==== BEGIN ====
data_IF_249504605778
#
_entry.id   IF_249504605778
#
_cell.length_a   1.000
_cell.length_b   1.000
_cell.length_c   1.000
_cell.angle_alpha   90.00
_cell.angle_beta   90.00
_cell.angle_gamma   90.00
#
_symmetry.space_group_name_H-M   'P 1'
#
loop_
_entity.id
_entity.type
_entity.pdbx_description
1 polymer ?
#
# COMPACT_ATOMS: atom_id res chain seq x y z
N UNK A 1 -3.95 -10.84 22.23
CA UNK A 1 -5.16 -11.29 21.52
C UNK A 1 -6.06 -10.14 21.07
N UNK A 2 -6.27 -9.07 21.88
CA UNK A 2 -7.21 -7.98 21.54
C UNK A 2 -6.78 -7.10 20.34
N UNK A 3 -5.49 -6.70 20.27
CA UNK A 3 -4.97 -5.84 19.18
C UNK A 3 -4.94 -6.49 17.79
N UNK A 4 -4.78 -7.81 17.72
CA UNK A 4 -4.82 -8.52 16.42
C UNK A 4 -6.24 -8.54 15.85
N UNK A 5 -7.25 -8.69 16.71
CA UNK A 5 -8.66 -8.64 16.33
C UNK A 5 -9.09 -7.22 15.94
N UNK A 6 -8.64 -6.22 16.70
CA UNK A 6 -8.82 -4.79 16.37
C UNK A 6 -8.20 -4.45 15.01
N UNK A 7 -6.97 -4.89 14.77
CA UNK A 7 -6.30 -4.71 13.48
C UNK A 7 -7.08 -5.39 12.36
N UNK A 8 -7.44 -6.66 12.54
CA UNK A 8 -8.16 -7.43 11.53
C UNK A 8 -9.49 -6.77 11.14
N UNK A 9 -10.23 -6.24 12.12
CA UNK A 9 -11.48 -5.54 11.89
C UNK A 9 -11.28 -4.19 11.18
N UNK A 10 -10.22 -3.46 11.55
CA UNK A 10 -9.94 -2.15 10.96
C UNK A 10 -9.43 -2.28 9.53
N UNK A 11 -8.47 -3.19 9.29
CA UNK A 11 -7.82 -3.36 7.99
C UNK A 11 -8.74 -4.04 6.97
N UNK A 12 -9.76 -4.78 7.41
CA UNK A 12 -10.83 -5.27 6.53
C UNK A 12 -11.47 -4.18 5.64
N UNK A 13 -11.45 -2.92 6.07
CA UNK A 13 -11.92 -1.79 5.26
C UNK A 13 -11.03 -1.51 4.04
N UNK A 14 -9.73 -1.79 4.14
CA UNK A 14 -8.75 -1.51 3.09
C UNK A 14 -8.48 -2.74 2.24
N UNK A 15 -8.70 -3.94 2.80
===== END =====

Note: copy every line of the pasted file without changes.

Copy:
data_IF_249504605778
#
_entry.id   IF_249504605778
#
_cell.length_a   1.000
_cell.length_b   1.000
_cell.length_c   1.000
_cell.angle_alpha   90.00
_cell.angle_beta   90.00
_cell.angle_gamma   90.00
#
_symmetry.space_group_name_H-M   'P 1'
#
loop_
_entity.id
_entity.type
_entity.pdbx_description
1 polymer ?
#
# COMPACT_ATOMS: atom_id res chain seq x y z
N UNK A 1 -3.95 -10.84 22.23
CA UNK A 1 -5.16 -11.29 21.52
C UNK A 1 -6.06 -10.14 21.07
N UNK A 2 -6.27 -9.07 21.88
CA UNK A 2 -7.21 -7.98 21.54
C UNK A 2 -6.78 -7.10 20.34
N UNK A 3 -5.49 -6.70 20.27
CA UNK A 3 -4.97 -5.84 19.18
C UNK A 3 -4.94 -6.49 17.79
N UNK A 4 -4.78 -7.81 17.72
CA UNK A 4 -4.82 -8.52 16.42
C UNK A 4 -6.24 -8.54 15.85
N UNK A 5 -7.25 -8.69 16.71
CA UNK A 5 -8.66 -8.64 16.33
C UNK A 5 -9.09 -7.22 15.94
N UNK A 6 -8.64 -6.22 16.70
CA UNK A 6 -8.82 -4.79 16.37
C UNK A 6 -8.20 -4.45 15.01
N UNK A 7 -6.97 -4.89 14.77
CA UNK A 7 -6.30 -4.71 13.48
C UNK A 7 -7.08 -5.39 12.36
N UNK A 8 -7.44 -6.66 12.54
CA UNK A 8 -8.16 -7.43 11.53
C UNK A 8 -9.49 -6.77 11.14
N UNK A 9 -10.23 -6.24 12.12
CA UNK A 9 -11.48 -5.54 11.89
C UNK A 9 -11.28 -4.19 11.18
N UNK A 10 -10.22 -3.46 11.55
CA UNK A 10 -9.94 -2.15 10.96
C UNK A 10 -9.43 -2.28 9.53
N UNK A 11 -8.47 -3.19 9.29
CA UNK A 11 -7.82 -3.36 7.99
C UNK A 11 -8.74 -4.04 6.97
N UNK A 12 -9.76 -4.78 7.41
CA UNK A 12 -10.83 -5.27 6.53
C UNK A 12 -11.47 -4.18 5.64
N UNK A 13 -11.45 -2.92 6.07
CA UNK A 13 -11.92 -1.79 5.26
C UNK A 13 -11.03 -1.51 4.04
N UNK A 14 -9.73 -1.79 4.14
CA UNK A 14 -8.75 -1.51 3.09
C UNK A 14 -8.48 -2.74 2.24
N UNK A 15 -8.70 -3.94 2.80